In the case of zinc-ion implanted samples, the Ecorr of Zn-15 and Zn-16 were not significantly different to that of bare metal, but Zn-17 (high fluence) showed a noble potential shift of 237 mV. The cathodic current for Zn-16 was similar to bare metal, and Zn-15 was marginally lower and Zn-17 was significantly lower. A passive-like behaviour and Ebd were observed in all the zinc ion implanted samples, but the Epass was much lower for Zn-17. The icorr data suggest that high-fluence zinc implantation is detrimental, as Zn-17 exhibited 61% higher icorr than the bare metal. Figure 3c compares the degradation rate of calcium-implanted and zinc-implanted samples. The degradation rate has decreased with Ca-15. However, with higher fluence of calcium, the difference in the degradation rate became smaller. In the case of zinc, the degradation rate increased with increase in zinc-ion fluence.
The macrographs of the post-polarised samples are shown in Figure 4. Localized degradation can be seen in all the samples, since they were polarised above breakdown potential. However, the intensity of the degradation attack is different. In the case of Ca-15, the degradation was much lower as compared to the bare metal, which agrees with the electrochemical results. Additionally, Zn-17 exhibited the highest degradation, as is seen by the intensity of corroded pits. To examine the difference in the product formation during degradation, FTIR analysis was done and the spectra are shown in Figure 5a,b. The prominent bands around 1050 cm−1 correspond to phosphate groups [41], while those around 1400 cm−1 are indicative of carbonate groups [42]. None of the implanted samples show appreciable formation of distinct degradation products when compared to the bare metal.

4. Discussion

Calcium-ion implantation at a fluence of 1015 ion·cm−2 slightly inhibited the degradation, however, for biodegradable implant applications, the degradation resistance should be further improved [43]. Interestingly, calcium-ion implantation at higher fluences (1016 and 1017 ion·cm−2) did not show any appreciable improvement in the degradation resistance. Implantation at these higher fluences may have introduced defects and thereby affected the passivation. On the other hand, zinc-ion implantation aggravated the degradation. The higher degradation rate can be attributed to micro-galvanic degradation between the magnesium and the more electrochemically noble zinc. The anodic sites of micro-galvanic degradation, in this case, magnesium-rich areas, exhibited localised degradation. It is interesting to note that alloying zinc to magnesium has shown improvement in the degradation resistance [20,44,45]. Koç et al. [20] reported an increase in degradation resistance in zinc-containing magnesium alloys and attributed this to grain size refinement. However, ion-implantation has no effect on the grain size. Cai et al. [44] and Koç et al. [20] further attributed the improved degradation resistance in zinc-containing alloys to uniform distribution of zinc assisting in the passivation, however when added in small amounts (i.e., less than or equal to 5 wt %). In the case of ion-implantation, densely-populated zinc appears to be detrimental.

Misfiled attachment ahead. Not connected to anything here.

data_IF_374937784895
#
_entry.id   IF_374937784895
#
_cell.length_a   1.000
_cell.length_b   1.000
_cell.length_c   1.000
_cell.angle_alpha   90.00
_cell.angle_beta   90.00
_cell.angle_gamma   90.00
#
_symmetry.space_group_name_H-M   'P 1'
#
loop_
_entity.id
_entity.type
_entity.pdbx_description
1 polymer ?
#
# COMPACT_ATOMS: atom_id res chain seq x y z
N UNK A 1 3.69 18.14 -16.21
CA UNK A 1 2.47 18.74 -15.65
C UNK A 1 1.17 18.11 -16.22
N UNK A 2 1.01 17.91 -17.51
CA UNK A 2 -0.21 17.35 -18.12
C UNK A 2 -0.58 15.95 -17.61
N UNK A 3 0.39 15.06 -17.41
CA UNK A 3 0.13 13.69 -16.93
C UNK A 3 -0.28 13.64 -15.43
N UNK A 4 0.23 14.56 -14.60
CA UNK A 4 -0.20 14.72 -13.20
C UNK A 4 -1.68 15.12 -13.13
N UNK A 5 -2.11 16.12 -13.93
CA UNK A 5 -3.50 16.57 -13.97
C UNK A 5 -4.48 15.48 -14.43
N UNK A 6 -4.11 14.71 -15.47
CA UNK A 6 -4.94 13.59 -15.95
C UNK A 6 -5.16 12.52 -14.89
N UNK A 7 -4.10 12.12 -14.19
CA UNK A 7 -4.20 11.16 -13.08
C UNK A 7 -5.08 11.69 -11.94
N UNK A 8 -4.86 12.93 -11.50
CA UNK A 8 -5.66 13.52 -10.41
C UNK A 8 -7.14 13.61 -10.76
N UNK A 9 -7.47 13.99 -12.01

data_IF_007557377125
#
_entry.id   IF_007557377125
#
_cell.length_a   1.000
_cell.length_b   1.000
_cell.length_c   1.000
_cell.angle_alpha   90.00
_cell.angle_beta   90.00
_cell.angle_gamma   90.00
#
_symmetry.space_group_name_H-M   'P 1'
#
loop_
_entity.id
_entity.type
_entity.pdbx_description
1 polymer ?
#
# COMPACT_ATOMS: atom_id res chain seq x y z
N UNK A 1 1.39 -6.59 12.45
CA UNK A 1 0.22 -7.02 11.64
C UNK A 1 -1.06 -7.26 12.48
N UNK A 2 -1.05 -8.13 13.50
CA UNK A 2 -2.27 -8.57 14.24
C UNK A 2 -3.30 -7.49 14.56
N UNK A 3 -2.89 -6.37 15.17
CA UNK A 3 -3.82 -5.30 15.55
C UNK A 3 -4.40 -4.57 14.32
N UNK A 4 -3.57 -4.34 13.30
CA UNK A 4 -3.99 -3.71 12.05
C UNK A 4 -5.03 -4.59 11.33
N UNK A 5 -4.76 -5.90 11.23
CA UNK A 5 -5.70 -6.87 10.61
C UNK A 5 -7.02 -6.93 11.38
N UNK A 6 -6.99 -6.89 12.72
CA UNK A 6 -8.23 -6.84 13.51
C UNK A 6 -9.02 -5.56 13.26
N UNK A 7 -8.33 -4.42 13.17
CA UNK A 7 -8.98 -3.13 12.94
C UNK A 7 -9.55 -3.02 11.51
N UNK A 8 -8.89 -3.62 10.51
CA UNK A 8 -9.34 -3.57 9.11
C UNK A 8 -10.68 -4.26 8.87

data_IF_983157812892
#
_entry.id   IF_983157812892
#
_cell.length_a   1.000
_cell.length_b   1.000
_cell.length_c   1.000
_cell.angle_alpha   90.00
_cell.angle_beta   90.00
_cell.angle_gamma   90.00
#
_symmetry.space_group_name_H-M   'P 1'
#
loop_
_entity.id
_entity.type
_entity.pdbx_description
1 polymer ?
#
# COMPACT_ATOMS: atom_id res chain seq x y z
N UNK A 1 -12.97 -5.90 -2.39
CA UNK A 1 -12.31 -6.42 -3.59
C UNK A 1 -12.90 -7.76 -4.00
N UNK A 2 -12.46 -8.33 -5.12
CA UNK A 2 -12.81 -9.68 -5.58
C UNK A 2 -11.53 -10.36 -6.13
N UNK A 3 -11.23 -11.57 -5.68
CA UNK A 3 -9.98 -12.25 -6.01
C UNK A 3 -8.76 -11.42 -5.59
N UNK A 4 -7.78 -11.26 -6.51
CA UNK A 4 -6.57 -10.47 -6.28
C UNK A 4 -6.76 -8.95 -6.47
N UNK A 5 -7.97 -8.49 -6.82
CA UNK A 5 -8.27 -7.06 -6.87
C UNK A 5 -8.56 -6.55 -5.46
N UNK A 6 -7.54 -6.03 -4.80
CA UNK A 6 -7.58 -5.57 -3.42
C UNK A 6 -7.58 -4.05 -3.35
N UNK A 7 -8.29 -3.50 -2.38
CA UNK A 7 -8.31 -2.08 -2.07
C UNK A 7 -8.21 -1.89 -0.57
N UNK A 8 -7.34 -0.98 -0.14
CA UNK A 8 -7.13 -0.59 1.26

Overall, the study suggests that ion implantation of zinc is certainly detrimental for the degradation resistance of magnesium. Calcium-ion implantation, especially at low fluence, improves the degradation resistance of magnesium, but it is not high enough to be used in biodegradable implant applications. The dissolution tendency of the base material may have an influence on the degradation performance of ion implanted material. A relatively high degradation resistant magnesium alloy implanted with calcium-ion may have a synergistic effect. It is worthwhile to carry out calcium-ion implantation on magnesium alloys and understand its influence.

5. Conclusions

Magnesium was implanted with calcium-ions and zinc-ions at fluences of 1015, 1016 and 1017 ion·cm−2 and their in vitro degradation resistances were evaluated. Calcium-ion implantation at 1016 and 1017 ion·cm−2 had no effect, and that at 1015 ion cm−2 showed a marginal, however insufficient, increase in the degradation resistance. Zinc-ion implantation at 1015 and 1016 ion·cm−2 had no effect, and, in fact, that at 1017 ion·cm−2 decreased degradation resistance significantly. Calcium-ion or zinc-ion implantation is not promising for enhancing the biodegradation resistance of magnesium for bone fixation devices.

Acknowledgments

The authors would like to thank The Australian Institute of Nuclear Science and Engineering (AINSE) for the financial support to carry out ion implantation work at Australian Nuclear Science & Technology Organisation (ANSTO) in Sydney (AINSE Award No. ALNGRA14545). The authors acknowledge the financial support from the Australian Government for the Centre for Accelerator Science at ANSTO through the National Collaborative Research Infrastructure Strategy (NCRIS).